Clearly, it’s been said before and will very likely be repeated many times over – games like “Le Tour De France 2014” simply aren’t for everyone. The deliberate nature of the sport of cycling vs. the generalized mechanics of such a game automatically makes it a rather slow-paced affair by default. In other words, you’ll find none of the sort of brash arcade-like action typically displayed without shame in a variety of other racing titles, instead there is an attempt to bring forth a new level of realism with regards to the mechanics and overall experience. What?! You thought this game was just another veiled attempt to introduce a rather formulaic series of objectives, replete with mayhem? No, no…Le Tour De France is all about recreating the world’s most famous cycling competition, down to the last detail. In this sense, they’re right on the money with this game…
What it is and what it isn’t…
Again, those who are looking for “the time of their life” aren’t going to find oodles to love about this particular title. As many will be quick to point out, the lion’s share of the time spent playing involves pedaling through the idyllic countryside with the wind batting around your ears, free as a bird. If this sounds rather boring to you then by all means, avoid Le Tour De France 2014. However, at the same time, if you delight at the notion of being able to escape or retreat into the game’s pastoral, zen-like atmosphere while also being able to engage in some virtual cycling / competition then you’ll love this. For all intents and purposes it is a cycling game mixed with a simulation title and a bit of strategy thrown in for good measure. That is, assuming that you actually take the time to learn how to control everything properly.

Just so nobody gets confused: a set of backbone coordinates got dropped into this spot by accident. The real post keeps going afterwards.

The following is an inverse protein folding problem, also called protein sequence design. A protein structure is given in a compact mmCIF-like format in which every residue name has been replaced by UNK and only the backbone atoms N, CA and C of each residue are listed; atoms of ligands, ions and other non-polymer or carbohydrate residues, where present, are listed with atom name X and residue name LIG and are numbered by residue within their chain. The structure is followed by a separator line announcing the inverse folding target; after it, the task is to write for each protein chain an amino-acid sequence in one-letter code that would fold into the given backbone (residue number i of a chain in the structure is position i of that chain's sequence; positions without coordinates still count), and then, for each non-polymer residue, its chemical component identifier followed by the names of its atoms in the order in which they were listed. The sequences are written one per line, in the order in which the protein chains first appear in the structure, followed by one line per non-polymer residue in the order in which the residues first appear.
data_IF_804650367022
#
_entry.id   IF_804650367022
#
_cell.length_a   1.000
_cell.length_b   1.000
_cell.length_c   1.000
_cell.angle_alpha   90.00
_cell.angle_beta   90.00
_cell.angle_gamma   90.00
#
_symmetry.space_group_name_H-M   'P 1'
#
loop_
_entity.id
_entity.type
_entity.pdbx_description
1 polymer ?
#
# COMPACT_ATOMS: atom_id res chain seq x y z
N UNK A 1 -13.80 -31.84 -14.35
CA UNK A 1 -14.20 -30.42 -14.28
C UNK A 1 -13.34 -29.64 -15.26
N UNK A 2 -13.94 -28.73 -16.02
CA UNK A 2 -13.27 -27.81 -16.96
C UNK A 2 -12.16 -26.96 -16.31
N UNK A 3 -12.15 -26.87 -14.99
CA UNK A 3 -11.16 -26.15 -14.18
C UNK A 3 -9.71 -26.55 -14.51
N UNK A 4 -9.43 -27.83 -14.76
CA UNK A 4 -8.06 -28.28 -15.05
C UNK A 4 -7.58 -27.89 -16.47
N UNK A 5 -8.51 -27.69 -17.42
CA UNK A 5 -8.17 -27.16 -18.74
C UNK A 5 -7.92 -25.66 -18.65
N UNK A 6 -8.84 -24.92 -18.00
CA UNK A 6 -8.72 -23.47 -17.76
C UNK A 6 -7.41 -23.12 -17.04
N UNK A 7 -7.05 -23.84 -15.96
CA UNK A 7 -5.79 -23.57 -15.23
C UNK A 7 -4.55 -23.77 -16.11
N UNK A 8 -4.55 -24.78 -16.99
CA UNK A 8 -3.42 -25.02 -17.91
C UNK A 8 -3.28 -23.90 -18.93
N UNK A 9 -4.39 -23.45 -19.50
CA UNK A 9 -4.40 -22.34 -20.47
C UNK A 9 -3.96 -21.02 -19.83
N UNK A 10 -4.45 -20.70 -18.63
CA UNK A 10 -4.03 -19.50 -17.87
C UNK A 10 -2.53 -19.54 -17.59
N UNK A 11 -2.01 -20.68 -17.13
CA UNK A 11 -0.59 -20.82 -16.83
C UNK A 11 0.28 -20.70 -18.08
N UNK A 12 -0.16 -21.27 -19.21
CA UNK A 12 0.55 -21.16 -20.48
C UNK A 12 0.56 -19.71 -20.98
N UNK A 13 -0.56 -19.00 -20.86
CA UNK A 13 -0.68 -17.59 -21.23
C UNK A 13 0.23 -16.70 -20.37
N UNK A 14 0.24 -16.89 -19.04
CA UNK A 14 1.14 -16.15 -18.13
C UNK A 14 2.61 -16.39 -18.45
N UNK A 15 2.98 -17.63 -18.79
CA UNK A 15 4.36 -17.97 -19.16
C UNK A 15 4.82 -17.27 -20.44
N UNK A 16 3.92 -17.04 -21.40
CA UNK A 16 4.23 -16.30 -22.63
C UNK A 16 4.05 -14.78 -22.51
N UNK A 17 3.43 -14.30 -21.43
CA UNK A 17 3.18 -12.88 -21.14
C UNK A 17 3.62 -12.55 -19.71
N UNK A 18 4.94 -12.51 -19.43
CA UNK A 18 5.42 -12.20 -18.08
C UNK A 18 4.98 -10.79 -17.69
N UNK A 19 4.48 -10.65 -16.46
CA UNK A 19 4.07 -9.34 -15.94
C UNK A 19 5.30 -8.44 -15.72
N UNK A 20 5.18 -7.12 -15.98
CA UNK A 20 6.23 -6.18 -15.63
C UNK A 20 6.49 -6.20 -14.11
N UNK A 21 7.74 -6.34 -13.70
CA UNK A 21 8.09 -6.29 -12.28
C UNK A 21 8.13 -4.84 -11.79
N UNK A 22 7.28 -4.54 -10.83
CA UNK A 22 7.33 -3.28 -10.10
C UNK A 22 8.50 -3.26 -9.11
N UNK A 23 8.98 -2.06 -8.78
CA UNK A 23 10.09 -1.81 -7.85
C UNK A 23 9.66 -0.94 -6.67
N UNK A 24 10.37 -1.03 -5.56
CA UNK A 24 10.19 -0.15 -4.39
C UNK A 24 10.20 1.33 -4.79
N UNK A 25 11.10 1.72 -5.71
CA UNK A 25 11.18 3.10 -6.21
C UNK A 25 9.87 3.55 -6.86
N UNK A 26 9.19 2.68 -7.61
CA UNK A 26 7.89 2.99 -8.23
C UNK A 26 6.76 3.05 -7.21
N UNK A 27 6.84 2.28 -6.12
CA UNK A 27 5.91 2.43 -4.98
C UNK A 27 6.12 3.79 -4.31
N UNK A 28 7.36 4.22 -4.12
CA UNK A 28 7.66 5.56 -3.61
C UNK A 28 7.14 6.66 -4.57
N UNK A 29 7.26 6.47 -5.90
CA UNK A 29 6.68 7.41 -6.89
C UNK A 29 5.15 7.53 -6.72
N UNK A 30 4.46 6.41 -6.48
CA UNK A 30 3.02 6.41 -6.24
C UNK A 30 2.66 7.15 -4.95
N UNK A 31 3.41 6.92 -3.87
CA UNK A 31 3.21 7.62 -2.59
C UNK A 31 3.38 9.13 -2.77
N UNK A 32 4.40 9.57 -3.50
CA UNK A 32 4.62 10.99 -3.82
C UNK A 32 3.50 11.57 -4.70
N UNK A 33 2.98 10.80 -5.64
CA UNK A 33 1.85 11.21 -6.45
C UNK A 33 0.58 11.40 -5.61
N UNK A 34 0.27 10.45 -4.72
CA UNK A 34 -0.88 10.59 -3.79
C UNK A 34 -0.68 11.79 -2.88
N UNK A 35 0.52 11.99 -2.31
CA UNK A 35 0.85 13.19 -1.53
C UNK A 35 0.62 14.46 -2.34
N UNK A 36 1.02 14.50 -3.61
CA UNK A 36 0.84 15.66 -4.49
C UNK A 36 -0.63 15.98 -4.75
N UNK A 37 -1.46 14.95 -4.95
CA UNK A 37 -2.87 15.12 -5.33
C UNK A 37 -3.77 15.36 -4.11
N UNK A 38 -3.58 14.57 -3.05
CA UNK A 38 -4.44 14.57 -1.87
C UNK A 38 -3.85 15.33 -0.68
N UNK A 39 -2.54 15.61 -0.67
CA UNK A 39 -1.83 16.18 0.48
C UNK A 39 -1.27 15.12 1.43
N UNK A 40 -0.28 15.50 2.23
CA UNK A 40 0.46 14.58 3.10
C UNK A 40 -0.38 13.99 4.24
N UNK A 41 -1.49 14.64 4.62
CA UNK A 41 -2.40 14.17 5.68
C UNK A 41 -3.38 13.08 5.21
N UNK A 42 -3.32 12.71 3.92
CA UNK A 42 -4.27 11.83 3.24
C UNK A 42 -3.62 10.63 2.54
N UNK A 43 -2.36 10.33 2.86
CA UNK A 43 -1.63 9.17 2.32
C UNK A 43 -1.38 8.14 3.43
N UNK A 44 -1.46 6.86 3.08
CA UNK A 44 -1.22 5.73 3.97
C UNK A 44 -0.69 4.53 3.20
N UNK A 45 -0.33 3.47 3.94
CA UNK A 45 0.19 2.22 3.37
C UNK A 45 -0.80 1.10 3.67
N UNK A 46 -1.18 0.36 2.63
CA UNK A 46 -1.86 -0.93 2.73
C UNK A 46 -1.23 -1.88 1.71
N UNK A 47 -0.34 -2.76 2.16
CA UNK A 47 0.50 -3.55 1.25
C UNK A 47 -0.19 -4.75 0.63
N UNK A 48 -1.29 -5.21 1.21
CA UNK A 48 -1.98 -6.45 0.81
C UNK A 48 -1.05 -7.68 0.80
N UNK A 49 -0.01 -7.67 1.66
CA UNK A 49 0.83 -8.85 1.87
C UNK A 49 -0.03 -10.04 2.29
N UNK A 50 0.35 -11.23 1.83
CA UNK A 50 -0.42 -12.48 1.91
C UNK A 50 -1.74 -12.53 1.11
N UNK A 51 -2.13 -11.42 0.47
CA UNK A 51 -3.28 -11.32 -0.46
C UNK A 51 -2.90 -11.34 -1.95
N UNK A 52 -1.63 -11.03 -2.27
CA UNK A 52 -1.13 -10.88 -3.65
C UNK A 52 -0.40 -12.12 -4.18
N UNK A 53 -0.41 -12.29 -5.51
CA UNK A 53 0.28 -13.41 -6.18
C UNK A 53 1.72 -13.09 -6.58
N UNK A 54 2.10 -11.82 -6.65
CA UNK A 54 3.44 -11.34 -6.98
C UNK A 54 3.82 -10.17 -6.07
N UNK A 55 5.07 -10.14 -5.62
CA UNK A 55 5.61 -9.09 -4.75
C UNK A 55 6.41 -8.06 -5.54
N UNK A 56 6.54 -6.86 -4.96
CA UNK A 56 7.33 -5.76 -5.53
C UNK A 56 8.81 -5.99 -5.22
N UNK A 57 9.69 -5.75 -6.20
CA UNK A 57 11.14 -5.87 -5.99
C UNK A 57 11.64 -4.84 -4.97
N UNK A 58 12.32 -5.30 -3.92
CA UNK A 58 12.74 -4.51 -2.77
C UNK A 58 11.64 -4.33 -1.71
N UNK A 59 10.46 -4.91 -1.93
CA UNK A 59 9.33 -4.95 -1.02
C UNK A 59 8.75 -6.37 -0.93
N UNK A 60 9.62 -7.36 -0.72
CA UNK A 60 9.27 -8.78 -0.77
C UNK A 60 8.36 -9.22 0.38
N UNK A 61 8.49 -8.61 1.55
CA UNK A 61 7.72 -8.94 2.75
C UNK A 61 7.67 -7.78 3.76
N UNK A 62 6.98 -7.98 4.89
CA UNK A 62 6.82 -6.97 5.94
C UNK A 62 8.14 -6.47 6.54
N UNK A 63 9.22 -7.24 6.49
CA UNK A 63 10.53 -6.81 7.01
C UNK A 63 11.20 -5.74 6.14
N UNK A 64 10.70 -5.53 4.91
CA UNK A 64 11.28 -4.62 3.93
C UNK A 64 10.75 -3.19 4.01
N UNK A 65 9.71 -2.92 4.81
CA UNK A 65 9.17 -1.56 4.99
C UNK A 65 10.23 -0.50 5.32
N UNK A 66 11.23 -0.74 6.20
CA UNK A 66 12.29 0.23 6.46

At the heart of the game you’ll find a core mechanic which basically revolves around your ability to remain patient and act in a measured manner. Attempting to create a title which would destroy the essence of the race itself would of course be largely counter-intuitive. Clearly, the game’s designs created this as a sort of tribute to the sport itself as well as paying homage to the long-standing event in all its historical glory. At the same time, the controls and general layout used to guide your rider make up for the lack of conventional sports “action’. For instance, you can choose to stick inside of or break away from the pack at any time, even locking onto riders in front of you to use as a guide. Moreover, there are lots of subtleties, like gearing up and down as well as tucking down to reduce wind resistance, etc. Don’t think for a second though that this is all smooth sailing, the game will challenge you and force you to consider each and every move in a highly strategic manner.
Building your character and team play